day in peasant weddings and in the folk-festivals at the great changes of season." "
We find then many pagan practices concealed beneath a superficial Christianity—often under the mantle of some saint— but side by side with these are many usages never Christianized even in appearance, and obviously identical with heathen customs against which the Church thundered in the days of her youth. Grown old and tolerant—except of novelties—she has long since ceased to attack them, and they have themselves mostly lost all definite religious meaning. As the old pagan faith decayed, they tended to become in a literal sense " superstition," something standing over, like shells from which the living occupant has gone. They are now often mere "survivals" in the technical folk-lore sense, pieces of custom separated from the beliefs that once gave them meaning, performed only because in a vague sort of way they are supposed to bring good luck. In many cases those who practise them would be quite unable to explain how or why they work for good.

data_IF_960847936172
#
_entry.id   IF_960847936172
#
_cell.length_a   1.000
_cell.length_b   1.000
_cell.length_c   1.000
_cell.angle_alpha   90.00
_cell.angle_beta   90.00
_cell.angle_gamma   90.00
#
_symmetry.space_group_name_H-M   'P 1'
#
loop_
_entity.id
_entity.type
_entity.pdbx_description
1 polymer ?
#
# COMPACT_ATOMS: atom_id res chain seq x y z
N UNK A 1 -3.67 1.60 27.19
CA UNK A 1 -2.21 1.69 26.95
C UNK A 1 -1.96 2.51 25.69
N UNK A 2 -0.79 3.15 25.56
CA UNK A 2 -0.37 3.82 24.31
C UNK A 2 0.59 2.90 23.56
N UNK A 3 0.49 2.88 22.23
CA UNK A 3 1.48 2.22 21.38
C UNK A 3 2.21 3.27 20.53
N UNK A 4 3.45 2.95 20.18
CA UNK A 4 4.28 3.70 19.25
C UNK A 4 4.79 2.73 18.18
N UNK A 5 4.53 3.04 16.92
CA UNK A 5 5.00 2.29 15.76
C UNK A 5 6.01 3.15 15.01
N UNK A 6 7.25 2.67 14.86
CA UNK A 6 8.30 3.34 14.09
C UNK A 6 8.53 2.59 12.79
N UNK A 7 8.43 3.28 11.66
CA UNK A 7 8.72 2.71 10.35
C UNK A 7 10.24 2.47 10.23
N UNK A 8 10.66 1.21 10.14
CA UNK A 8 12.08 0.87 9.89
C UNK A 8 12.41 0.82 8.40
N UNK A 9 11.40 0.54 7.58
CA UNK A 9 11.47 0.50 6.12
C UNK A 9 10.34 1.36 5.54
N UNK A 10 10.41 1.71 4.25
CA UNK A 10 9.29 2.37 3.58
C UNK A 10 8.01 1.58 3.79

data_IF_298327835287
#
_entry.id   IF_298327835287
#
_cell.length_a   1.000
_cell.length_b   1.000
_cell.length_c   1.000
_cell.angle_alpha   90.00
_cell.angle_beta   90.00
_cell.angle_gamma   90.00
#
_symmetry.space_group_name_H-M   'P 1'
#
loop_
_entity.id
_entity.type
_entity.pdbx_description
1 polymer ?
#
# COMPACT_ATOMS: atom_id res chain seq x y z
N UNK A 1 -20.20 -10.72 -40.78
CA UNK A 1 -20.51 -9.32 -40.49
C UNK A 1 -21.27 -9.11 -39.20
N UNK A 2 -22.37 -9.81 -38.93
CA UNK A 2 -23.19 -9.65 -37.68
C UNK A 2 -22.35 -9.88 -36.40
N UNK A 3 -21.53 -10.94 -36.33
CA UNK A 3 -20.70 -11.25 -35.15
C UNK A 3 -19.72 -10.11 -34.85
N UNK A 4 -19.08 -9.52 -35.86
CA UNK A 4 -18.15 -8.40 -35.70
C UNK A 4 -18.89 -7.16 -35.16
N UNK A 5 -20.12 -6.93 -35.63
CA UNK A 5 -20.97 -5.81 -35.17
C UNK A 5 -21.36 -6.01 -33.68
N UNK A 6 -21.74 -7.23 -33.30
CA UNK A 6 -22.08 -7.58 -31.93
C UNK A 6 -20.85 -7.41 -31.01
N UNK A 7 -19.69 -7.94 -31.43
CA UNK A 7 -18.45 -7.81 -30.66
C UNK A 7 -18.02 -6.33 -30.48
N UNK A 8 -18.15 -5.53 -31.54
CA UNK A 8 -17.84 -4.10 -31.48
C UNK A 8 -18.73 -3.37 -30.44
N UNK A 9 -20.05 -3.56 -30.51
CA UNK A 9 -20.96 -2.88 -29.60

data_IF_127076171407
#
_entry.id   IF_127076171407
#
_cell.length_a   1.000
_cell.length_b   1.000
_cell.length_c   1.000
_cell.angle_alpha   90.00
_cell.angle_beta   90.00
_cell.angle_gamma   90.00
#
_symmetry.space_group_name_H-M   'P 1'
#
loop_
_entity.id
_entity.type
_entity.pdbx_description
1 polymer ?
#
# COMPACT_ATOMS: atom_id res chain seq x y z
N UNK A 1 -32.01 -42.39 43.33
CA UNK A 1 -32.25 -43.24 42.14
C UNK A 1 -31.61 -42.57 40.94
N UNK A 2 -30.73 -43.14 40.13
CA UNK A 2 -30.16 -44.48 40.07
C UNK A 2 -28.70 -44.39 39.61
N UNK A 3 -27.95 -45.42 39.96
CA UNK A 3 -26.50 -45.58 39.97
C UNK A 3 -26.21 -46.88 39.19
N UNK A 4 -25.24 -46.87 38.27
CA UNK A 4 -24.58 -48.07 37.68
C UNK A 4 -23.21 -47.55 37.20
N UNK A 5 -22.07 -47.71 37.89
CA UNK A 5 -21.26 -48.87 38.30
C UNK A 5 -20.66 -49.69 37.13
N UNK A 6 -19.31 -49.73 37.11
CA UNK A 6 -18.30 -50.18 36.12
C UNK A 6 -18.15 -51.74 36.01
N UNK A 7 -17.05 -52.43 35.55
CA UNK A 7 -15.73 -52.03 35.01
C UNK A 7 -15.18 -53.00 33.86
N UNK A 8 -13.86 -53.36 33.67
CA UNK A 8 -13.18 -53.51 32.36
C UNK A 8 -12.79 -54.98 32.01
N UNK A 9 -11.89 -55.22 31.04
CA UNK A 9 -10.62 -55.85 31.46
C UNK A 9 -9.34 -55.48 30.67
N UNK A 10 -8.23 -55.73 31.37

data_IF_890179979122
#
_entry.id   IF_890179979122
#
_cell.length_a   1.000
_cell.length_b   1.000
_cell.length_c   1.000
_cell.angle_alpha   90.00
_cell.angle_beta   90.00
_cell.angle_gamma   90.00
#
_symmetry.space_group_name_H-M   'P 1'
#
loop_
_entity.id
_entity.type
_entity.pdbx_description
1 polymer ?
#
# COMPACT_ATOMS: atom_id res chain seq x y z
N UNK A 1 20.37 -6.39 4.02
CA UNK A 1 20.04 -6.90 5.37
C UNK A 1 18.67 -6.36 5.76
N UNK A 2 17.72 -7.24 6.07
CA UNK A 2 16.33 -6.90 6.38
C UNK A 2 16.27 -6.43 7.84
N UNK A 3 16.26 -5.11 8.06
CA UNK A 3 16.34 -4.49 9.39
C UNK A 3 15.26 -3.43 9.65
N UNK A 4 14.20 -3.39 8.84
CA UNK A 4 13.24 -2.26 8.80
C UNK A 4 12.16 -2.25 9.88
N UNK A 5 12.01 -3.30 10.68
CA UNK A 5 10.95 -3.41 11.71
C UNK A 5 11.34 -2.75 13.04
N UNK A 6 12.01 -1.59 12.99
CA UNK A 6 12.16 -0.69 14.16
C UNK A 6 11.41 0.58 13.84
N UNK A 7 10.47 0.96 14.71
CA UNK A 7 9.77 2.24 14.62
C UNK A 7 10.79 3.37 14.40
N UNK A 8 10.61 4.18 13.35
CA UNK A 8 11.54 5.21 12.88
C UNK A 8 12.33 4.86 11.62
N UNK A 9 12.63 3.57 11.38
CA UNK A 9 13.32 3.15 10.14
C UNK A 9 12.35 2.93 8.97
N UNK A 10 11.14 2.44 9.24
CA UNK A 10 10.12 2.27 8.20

Mental inertia, the instinct to do and believe what has always been done and believed, has sometimes preserved the animating faith as well as the external form of these practices, but often all serious significance has departed. What was once religious or magical ritual, upon the due observance of which the welfare of the community was believed to depend, has become mere pageantry and amusement, often a mere children's game.2
Sometimes the spirit of a later age has worked upon these pagan customs, revivifying and transforming them, giving them charm. Often, however, one does not find in them the poetry, the warm humanity, the humour, which mark the creations of popular Catholicism. They are fossils and their interest is that of the fossil: they are records of a vanished world and help us to an imaginative reconstruction of it. But further, just as on a stratum of rock rich in fossils there may be fair meadows and gardens and groves, depending for their life on the denudation of the rock beneath, so have these ancient religious products largely supplied the soil in which more spiritual and more